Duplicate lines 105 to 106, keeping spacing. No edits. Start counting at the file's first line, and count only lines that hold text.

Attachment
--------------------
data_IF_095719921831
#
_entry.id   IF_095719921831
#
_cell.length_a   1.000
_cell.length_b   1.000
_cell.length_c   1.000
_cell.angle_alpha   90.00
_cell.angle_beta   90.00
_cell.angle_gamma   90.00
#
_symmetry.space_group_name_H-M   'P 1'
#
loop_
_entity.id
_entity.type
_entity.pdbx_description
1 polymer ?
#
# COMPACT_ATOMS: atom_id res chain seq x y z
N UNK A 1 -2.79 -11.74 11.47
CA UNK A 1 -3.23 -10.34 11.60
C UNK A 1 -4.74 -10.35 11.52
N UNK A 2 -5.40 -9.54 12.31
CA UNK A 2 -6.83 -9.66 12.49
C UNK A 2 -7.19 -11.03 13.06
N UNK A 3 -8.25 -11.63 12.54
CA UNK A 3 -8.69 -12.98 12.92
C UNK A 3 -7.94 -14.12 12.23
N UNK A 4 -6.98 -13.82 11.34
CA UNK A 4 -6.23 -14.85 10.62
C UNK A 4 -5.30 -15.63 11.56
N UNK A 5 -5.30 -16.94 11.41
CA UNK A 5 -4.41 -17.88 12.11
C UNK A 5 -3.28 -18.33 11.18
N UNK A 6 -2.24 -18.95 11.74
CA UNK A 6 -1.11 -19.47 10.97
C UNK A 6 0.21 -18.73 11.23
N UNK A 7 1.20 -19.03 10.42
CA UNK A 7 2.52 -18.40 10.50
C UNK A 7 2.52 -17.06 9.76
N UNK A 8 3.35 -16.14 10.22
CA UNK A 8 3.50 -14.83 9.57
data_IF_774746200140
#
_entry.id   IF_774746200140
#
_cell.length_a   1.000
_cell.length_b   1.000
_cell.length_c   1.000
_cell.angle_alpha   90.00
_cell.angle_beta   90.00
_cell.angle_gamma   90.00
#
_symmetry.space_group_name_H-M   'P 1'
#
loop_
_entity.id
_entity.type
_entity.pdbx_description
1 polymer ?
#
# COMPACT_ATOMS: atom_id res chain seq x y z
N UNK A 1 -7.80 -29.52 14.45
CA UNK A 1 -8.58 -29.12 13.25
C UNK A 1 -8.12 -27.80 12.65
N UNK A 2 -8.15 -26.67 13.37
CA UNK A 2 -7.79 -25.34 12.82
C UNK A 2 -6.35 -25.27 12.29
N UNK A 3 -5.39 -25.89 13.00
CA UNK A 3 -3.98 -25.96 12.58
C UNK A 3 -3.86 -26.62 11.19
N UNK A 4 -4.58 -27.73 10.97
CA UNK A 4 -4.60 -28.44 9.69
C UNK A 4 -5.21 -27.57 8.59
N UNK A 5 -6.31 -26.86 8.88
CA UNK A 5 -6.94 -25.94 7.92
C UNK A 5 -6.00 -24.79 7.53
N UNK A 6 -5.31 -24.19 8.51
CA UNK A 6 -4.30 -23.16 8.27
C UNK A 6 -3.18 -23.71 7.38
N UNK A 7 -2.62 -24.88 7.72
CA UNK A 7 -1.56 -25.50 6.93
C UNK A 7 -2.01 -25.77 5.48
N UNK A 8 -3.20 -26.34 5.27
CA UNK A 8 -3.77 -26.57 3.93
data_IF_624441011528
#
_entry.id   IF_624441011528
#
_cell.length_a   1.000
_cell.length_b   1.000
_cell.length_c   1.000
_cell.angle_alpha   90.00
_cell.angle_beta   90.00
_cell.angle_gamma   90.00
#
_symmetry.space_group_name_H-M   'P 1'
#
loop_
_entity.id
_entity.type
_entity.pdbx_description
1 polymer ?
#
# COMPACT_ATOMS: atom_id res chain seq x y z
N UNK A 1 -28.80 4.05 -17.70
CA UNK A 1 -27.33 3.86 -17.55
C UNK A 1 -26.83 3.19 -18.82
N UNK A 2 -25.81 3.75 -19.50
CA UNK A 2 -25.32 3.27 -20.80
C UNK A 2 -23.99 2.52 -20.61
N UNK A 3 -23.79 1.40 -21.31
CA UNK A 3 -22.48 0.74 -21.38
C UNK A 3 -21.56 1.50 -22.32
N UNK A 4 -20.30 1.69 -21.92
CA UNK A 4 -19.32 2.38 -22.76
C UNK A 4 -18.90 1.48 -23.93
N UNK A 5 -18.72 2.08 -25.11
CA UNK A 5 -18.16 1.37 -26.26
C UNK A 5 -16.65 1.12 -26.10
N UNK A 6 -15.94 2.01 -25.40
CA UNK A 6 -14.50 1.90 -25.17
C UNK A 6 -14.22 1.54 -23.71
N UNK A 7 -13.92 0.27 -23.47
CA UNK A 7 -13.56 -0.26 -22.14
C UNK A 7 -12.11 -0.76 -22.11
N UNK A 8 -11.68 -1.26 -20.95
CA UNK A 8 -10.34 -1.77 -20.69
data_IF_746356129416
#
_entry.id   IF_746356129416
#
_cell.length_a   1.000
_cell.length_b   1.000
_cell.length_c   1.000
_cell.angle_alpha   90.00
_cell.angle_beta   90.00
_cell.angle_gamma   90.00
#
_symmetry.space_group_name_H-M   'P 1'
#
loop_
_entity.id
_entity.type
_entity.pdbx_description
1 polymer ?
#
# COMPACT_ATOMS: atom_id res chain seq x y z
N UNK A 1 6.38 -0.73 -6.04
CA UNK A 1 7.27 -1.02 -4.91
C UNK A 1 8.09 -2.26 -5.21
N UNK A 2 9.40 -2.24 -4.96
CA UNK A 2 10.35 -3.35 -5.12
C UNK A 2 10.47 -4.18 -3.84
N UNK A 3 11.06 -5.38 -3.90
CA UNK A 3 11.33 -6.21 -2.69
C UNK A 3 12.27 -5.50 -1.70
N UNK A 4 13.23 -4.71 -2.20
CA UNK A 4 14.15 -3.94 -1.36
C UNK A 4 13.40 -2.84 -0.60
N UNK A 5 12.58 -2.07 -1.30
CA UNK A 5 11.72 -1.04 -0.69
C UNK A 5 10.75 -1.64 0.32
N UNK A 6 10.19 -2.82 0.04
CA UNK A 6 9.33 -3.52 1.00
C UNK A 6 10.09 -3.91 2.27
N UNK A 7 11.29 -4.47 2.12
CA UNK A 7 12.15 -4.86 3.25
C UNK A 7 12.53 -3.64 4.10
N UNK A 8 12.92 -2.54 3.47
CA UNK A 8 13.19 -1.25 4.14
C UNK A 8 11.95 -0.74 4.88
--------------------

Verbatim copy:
#
# COMPACT_ATOMS: atom_id res chain seq x y z